Since joining the blogging world I’ve discovered a new phrase, so to speak, which I’ve found most used in the parenting bloggers community. It’s a phrase I find quite unsettling for a number of reasons, but rather than rant, rave or ‘roast’ (which I purposefully titled to get your attention). I’d like to explain why I feel unsettled by the phrase and why it is something we as parents or bloggers should STOP using.
I’m sure my opinion will divide many, so I’m wearing my armour ready for the back lash.
But please hear me out…
The phrase which I’m referring to is ‘FT’ [Full Time] Parent. There’s a number of reasons why I dislike the phrase, which all revert back to…“Just what is an FT parent?” and “Why are we now using employment language to describe our time as parents?”
Here’s were my issues start…
Firstly, what I find so strange about describing yourself as an FT parent is how it describes me. I am a working parent. So in light of the phrase FT parent, does that make me a PT [Part Time] parent? Or indeed my partner, would he be viewed as an evenings and weekends parent? He’d be truly heartbroken like any dad would be, if his role was categorised so callously, and good luck to the person who dared call me a part time parent! Personally, I don’t consider my partner or myself being a lesser parent than a parent who doesn’t work, yet using phrases like FT parent implies this.
It simply doesn’t make sense. In my opinion, whatever time is given to the role of being a parent, whether you are a working parent or stay at home parent, you are still a parent. Both roles still come with the same tireless hard work, and the most love and laughter. Parenting should be respected however we do it.
My second issue with using FT parent centres around what FT actually means. For me, FT means when an employer asks you to work a minimum number of hours which usually equates to anything above 37 hours per week. Parenting on the other hand is not FT work. Its a 24/7 role, that has no clock off, no holidays, no time owed, no breaks, and the pay is pants or in my world (dirty nappies)! Not to mention our kids are not our employers, though agreed, some days they can work you hard! Parenting is not FT it’s ATT [All The Time].
Speaking of ATT, how does FT describe the role of a ‘stay at home parent’ because in my book it doesn’t. I take my hat off to anyone who has chosen to be a stay at home parent, because the job is quite frankly… HUGE! It’s not an 8 hour day with a break type of job, like FT implies. Slave would be more fitting… only joking, but sense the tone, its tough! At least for a working parent, there is some rest bite, in the sense you can have a few hours away from the running of the house and kids, and have a great excuse why the dishes aren’t done because you’ve been at work, (that’s mine… you can borrow it).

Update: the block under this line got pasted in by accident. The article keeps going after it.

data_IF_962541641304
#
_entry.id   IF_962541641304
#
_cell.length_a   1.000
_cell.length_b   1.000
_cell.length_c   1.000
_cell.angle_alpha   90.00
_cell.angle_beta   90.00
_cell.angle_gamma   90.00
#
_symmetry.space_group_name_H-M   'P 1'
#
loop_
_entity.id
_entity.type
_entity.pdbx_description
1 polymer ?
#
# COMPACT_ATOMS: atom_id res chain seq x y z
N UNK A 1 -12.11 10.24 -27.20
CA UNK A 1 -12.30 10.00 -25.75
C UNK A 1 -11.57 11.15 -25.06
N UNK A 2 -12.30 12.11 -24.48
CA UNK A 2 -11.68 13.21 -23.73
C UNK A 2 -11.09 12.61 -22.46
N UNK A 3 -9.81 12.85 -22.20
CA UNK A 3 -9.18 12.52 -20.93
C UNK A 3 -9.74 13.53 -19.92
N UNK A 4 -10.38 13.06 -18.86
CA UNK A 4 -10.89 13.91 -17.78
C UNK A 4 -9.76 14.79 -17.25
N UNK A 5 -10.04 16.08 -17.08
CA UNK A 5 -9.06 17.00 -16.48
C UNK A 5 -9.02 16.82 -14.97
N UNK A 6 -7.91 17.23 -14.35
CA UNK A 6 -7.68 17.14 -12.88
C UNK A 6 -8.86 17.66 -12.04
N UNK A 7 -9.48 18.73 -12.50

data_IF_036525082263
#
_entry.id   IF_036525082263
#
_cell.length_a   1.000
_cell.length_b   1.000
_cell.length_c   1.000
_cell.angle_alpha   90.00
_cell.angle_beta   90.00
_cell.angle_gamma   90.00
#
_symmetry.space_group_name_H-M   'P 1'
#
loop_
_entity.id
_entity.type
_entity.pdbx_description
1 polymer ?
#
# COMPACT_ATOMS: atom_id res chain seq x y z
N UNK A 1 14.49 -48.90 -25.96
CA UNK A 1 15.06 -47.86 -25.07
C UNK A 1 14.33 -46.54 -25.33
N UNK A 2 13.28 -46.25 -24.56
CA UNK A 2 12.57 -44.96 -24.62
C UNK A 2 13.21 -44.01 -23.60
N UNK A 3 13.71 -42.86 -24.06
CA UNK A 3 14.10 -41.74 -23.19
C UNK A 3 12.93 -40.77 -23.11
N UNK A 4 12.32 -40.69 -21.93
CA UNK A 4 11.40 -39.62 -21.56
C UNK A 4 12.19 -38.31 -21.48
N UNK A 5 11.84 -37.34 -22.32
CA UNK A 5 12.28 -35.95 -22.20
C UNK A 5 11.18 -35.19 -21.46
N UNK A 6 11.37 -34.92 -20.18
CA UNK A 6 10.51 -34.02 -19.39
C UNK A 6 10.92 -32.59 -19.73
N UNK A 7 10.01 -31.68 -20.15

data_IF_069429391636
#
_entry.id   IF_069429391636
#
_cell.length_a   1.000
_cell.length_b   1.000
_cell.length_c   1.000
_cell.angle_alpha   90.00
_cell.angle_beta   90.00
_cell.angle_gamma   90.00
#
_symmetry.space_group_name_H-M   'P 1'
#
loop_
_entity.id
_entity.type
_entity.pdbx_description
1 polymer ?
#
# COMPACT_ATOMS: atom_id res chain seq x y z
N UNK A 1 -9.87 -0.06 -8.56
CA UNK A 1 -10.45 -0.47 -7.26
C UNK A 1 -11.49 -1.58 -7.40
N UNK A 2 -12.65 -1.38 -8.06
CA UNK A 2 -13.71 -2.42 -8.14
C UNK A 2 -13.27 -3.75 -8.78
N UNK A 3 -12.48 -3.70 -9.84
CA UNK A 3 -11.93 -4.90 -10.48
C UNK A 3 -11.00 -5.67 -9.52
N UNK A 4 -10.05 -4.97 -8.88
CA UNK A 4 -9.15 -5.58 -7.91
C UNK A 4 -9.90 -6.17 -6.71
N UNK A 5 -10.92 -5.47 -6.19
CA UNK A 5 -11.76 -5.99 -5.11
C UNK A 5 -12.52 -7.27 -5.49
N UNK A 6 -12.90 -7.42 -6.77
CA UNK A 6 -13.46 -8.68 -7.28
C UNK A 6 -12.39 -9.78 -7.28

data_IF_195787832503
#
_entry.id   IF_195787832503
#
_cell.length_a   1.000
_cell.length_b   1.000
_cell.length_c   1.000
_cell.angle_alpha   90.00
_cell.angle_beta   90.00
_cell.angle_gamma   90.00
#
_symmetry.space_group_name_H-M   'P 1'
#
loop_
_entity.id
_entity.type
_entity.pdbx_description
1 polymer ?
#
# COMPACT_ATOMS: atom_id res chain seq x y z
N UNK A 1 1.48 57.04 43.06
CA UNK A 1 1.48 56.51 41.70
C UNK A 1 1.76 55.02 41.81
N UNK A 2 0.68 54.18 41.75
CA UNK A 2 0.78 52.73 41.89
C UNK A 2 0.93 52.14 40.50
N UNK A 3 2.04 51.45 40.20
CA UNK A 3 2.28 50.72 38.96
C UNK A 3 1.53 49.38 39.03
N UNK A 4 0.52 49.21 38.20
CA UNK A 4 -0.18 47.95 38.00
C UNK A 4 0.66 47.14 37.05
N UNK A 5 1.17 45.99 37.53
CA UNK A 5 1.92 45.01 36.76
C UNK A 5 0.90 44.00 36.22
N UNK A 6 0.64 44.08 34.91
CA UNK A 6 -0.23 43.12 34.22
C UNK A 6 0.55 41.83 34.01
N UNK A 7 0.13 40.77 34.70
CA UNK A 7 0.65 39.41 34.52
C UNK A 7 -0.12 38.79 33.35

It did cross my mind that it’s just a way of legitimising our contribution to society, because lets face it, we’re forced to compete on every level – surely being a parent has no exception. If that is the case, then why? Have we really become that judgemental that we’re now scrutinising parenting as your role in life? There is absolutely nothing wrong with saying you are unemployed, stay at home parent, because your responsibilities in life are far greater than meeting the next deadline or target. Own it, embrace it, it’s the best, most rewarding and at times hardest life choice anyone could ever make. Don’t misrepresent it with a ridiculous term like FT.
Another thought was, is it just a sign of the times and how digitalised (or lazy) we are now. Using abbreviations to describe what we do on social media, in text messages, or forums is standard practise. We all crave instant information. Is using FT parent just one of those byproducts born from the fast pace world we live in, because it’s simply quicker than writing ‘stay at home’ parent? Jeez, I’m using an emoji to describe my frustration in this blogs picture above, I’m certainly no exception to the rule of instant information and text-talk.
But do we truly understand how offensive the phrase FT parent is?
I feel it’s wrong to be calling a parent by the hour. We’re allowing ourselves to be valued by an hourly rate. People are judged by what they do for a living not who they are and how they live their lives. Using the phrase FT parent reinforces this madness.
Lets not forget, becoming a parent is a life choice – a wonderful one at that, that some others are unable to choose. Cherish that, and don’t dress it up with silly employment references which undermine your life choice. Value your role, because you are valued by those you have chosen to raise, love and devote your time to.
I hope I’ve explained myself… tin hat on!😜